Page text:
Among the ironies of 2020 is the fact that Negro League baseball, founded in 1920, was denied a proper 100-year bow in the sun.
Thousands of excellent Black ballplayers never received due appreciation in real time, and here again, amid the pandemic, recognition of their centennial has been all but lost to time and circumstance.
Major League Baseball has continued on in 2020, of course, the gates of its ballparks shut tight because of the coronavirus. Ballgames were played and no one was there to watch. One can only imagine the tidy smiles and knowing nods such an irony would elicit from the many outstanding Black players of the early- and mid-20th century — such as Cannonball Will Jackman and Burlin White here in Boston.
The battery of Jackman, a righthanded pitcher, and White were two of Boston’s best, though our level of baseball, according to Bijan Bayne, was never on par with the major Negro League teams in cities such as Chicago, New York, Kansas City, St. Louis, and Philadelphia.
“I would say it was semiprofessional,” said the Boston-born Bayne, 60, who has spent decades researching the Negro Leagues and Black teams here in the Hub. “The consensus was that Boston wasn’t a large enough market, or it didn’t have a big enough Black population, to support a club.”
Through the decades, though, Boston had its share of all-Black clubs, including the Boston Colored Tigers, a good portion of their players recruited straight from Cambridge Rindge & Latin School.
Jackman, believed by some to be at least the equal of the great Satchel Paige, teamed up with White on the Boston Royal Giants. The RGs set up shop here in the early ’20s, initially under the name of the Philadelphia Giants. To be identified as a Philly team, noted Bayne, was a matter of branding. Philly carried cachet in the Black baseball community.
“If there had been a club that people would have said, ‘Hmm, OK, you have an argument there,’ ” said Bayne, noting that the Royal Giants might have been capable of competing in the major Negro Leagues. “Because they were a good draw. They could have drawn white, Black . . . people came out to see them.”
Another Black club, the Boston ABC’s, came along in the mid-30s, and were run by team president Clara Muree Jones. Bayne said he wishes his research could tell him more about her, specifically how a woman of that era filled such a high-profile position.
“Something tells me . . . it at least implies . . . ,” said Bayne, musing over Muree Jones as the ABC’s boss, “that it was more inclusive than white baseball.”
The ABC’s under Muree Jones’s watch, said Bayne, once ventured to Henderson, N.C., and defeated an all-white local team, 17-0. The thumping was received in Henderson “apparently without incident,” said Bayne, quite surprising given the cultural attitudes of the day.
“There was nothing about ethnicity or race in the summary of the game,” said Bayne, recalling a newspaper account he read of the day. “It’s like it was an everyday thing, in a state where it was against the law for white people to play against Black people.”
The last entry among Boston’s Black teams, the Blues, played briefly in the summer of ’46 in what was Branch Rickey’s ill-fated US Baseball League. The Blues were in first place when the league folded that summer.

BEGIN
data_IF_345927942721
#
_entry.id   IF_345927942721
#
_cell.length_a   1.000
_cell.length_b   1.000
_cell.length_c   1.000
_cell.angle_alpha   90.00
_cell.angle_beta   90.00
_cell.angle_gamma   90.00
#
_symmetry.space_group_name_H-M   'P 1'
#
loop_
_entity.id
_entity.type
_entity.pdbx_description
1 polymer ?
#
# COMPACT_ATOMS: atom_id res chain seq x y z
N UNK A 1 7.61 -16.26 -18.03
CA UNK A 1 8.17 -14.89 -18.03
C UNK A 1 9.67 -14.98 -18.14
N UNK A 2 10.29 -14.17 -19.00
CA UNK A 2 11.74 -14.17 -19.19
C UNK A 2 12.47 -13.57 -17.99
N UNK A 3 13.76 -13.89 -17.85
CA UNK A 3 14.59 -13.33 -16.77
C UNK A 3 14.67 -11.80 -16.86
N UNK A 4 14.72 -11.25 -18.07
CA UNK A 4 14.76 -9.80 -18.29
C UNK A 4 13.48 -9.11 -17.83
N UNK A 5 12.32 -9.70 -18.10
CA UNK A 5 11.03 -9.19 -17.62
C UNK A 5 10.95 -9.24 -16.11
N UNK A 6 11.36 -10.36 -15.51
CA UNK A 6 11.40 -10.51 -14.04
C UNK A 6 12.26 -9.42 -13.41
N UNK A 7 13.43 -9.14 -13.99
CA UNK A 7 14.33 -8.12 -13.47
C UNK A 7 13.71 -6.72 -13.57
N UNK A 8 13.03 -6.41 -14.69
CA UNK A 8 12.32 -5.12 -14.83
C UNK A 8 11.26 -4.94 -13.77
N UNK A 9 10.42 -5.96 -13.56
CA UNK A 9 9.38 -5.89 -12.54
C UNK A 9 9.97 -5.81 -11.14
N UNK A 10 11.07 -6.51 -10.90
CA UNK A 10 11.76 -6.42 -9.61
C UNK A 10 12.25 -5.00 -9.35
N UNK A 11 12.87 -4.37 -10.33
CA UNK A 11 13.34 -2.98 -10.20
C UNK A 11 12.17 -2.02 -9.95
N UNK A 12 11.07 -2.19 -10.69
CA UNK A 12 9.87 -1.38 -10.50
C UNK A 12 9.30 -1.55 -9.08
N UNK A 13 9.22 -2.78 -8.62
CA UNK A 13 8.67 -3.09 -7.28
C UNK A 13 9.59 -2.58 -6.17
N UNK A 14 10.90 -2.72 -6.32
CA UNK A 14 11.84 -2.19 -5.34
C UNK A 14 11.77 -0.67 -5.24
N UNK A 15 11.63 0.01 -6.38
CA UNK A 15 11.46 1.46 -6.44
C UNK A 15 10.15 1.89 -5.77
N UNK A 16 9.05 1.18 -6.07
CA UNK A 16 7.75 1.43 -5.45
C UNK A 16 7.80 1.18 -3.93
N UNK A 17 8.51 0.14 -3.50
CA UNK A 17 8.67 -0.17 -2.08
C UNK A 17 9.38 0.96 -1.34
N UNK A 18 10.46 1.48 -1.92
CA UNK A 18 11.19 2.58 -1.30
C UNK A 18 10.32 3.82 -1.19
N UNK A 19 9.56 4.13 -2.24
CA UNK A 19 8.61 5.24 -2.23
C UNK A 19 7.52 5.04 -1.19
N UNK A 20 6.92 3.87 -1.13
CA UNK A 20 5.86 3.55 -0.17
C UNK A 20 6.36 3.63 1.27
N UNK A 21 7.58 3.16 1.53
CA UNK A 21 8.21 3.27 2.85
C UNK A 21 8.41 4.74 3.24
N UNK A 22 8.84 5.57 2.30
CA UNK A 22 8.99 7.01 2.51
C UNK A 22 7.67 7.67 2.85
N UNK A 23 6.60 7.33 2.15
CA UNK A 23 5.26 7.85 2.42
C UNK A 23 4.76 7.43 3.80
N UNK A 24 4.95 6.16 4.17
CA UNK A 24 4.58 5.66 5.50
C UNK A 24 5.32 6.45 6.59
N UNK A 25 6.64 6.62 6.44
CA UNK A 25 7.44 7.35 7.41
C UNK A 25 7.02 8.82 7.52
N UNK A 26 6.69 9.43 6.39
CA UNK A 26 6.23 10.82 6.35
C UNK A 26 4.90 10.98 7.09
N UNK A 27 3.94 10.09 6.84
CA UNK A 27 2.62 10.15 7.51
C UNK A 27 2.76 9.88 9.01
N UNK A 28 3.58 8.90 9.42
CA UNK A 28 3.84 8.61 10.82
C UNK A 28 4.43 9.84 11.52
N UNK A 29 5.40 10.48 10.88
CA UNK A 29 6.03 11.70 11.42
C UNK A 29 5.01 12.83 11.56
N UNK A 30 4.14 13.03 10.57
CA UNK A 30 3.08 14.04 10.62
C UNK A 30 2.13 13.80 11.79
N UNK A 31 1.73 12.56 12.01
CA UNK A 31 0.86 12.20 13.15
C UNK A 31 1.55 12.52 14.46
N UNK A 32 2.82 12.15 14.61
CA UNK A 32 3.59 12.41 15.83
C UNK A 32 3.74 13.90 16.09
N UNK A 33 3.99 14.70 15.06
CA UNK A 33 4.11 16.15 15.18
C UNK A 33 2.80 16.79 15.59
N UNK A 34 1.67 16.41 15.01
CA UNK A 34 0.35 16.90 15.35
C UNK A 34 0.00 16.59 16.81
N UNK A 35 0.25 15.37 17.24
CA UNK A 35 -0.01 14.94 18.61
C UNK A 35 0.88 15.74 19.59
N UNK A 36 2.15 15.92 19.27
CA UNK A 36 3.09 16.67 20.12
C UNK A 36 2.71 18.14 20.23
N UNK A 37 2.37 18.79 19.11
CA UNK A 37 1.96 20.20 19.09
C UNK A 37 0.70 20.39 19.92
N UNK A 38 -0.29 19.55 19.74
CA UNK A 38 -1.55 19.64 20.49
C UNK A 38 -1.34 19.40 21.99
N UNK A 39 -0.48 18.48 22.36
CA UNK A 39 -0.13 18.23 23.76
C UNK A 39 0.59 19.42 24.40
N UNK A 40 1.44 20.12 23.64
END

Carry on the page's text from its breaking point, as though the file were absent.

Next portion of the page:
Bayne’s research has led him to wonder if Rickey — then president, GM, and part-owner of the Brooklyn Dodgers — ever wanted the USBL to flourish. It could have been, Bayne believes, a means for Rickey to have tried to force MLB to include an all-Black team in the bigs.
“The argument that people then would always broach was, white guys are not going to want to socialize with Black teammates,” said Bayne, “and room, and ride on trains and locker with and shower with . . . ”
Here in Boston, Jackman, born in 1897, and White, born in 1895, remained batterymates for the better part of a quarter-century. Jackman was the star.
What Bayne can’t fully understand is why Jackman, born and raised in Texas, first made his way to Boston, and then why he remained here for the rest of his life (dying in Marion, Mass., in 1972). White, who came here from Indiana, likely didn’t have enough game to think of the big time, so his playing options were fewer. He also lived out his life here (dying in Bedford in 1971).
Jackman made his living as a chauffeur for a doctor in Dedham. Bayne figures steady work and decent pay were in part what compelled him to remain here. Baseball was only a game for Black players to pick up side money. White, said Bayne, later managed the Royal Giants, and census records show him living in the South End, working as a sports entrepreneur.
Bayne’s best guess is that Jackman, by the time he arrived here, had traveled enough in the United States to appreciate a city where had a steady job, enjoyed a profile in the community, and embraced life in a city that was non-segregationist.
Was Boston perfect? No. But Jackman knew there were worse places in the United States.
“I think they figured,” said Bayne, referring to both Jackman and White, “ ‘Why would I go play for St. Louis or Detroit or Chicago and when we go to a market that’s in the mid-Atlantic, or a game in Missouri, or in the Southeast or spring training . . . we can’t stay anywhere but a rooming house? Or we can’t use a restroom on the road. We have to go to the back of diners. Some diners won’t serve us at all.’ ”
Such Jim Crow indignities prevailed in some states until the mid-60s, by which time Jackie Robinson had long ago (1947) cracked baseball’s color line. By 1966, the Negro Leagues were gone and the Indianapolis Clowns remained as the last all-Black team still doing business.
One century gone by, the base paths of the Negro Leagues are no longer in sight. We should not let the players who filled them fade from our mind’s eye.